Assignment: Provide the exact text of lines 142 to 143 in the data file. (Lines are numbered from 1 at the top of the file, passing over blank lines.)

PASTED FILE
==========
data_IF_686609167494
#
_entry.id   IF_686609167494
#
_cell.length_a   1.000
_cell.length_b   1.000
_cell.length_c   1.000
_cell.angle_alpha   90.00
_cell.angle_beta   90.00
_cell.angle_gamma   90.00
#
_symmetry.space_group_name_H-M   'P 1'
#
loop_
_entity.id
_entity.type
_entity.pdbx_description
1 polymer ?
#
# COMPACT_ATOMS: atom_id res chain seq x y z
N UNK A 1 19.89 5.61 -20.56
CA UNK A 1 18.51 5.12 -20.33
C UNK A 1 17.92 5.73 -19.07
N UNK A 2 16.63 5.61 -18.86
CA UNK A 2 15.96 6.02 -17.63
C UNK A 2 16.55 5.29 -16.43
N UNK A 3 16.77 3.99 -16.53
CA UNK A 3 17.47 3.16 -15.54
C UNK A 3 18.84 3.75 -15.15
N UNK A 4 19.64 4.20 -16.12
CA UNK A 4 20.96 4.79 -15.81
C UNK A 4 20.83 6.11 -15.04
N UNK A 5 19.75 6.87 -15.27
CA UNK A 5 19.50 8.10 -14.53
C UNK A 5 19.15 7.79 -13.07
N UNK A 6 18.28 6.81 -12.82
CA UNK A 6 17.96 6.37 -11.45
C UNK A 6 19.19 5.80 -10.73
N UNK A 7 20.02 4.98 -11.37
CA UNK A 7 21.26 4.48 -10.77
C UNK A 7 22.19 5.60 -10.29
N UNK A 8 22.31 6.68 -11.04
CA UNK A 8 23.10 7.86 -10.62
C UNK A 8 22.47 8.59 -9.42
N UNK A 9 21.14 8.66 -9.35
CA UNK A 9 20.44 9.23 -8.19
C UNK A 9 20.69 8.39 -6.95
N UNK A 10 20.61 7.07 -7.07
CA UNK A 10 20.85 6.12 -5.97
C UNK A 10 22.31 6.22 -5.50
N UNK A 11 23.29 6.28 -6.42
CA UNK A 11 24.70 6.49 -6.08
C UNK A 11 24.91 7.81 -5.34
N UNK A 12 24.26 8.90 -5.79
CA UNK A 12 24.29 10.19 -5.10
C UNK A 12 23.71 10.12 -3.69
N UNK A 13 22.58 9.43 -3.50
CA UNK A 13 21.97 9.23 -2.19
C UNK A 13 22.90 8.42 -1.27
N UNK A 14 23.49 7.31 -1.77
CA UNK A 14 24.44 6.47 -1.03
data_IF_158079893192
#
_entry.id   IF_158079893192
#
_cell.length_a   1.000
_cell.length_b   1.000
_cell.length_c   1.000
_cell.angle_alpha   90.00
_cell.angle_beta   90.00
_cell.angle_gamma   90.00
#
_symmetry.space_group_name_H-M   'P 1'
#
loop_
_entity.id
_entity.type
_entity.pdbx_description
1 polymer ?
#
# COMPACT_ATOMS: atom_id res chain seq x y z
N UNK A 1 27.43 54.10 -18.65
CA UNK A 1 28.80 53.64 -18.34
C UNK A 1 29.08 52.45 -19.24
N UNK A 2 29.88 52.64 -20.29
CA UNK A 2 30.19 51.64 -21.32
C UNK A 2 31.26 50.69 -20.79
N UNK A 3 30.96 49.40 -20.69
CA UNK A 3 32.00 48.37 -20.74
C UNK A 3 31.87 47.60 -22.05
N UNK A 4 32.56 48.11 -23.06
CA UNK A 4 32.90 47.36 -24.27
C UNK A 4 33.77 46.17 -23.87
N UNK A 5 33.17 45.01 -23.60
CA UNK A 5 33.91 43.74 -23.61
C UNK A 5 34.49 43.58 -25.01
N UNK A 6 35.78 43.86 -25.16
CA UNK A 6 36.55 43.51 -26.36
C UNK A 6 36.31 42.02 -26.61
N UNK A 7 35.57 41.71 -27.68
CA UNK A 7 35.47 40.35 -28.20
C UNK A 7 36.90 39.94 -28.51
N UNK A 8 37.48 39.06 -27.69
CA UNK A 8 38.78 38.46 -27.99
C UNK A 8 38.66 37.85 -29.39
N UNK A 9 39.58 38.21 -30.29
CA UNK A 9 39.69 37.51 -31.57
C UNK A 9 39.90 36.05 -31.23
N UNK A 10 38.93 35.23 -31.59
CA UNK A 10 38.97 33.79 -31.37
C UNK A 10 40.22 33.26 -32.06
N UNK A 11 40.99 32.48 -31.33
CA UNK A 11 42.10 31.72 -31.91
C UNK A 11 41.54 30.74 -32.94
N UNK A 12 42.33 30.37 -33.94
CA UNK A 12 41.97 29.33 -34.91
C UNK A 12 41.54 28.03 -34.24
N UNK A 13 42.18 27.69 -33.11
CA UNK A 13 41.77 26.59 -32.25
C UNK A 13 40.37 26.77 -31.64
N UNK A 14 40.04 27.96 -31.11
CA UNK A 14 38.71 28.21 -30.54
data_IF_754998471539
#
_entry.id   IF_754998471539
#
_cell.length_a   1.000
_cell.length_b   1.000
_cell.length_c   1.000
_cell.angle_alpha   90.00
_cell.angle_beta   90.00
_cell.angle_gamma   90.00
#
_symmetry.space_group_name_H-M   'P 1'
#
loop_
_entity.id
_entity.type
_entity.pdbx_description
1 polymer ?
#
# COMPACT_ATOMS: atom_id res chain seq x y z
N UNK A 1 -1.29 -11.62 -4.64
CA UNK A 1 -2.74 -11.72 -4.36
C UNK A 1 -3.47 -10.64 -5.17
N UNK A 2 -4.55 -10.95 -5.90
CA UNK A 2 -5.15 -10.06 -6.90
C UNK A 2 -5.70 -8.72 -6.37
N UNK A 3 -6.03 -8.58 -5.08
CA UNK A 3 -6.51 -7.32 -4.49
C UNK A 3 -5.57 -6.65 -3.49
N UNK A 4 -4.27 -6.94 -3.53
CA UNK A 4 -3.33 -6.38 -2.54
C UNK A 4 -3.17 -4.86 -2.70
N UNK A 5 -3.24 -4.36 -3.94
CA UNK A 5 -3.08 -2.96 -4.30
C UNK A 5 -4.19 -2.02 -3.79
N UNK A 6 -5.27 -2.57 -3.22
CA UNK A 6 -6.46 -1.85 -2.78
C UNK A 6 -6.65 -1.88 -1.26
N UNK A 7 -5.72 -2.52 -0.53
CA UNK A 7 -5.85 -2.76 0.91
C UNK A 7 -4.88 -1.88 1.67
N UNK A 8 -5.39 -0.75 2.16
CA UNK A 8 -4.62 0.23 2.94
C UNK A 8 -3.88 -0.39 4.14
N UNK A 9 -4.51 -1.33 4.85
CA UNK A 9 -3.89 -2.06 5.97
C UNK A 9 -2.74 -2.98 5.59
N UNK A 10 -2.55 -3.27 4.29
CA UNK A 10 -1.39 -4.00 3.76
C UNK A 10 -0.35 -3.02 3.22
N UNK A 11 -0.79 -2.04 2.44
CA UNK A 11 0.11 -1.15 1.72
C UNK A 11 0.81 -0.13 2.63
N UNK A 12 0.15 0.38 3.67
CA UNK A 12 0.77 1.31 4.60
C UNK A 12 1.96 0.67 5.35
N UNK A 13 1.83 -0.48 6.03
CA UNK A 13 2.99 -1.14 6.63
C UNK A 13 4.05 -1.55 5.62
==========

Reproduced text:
# COMPACT_ATOMS: atom_id res chain seq x y z
N UNK A 1 -1.29 -11.62 -4.64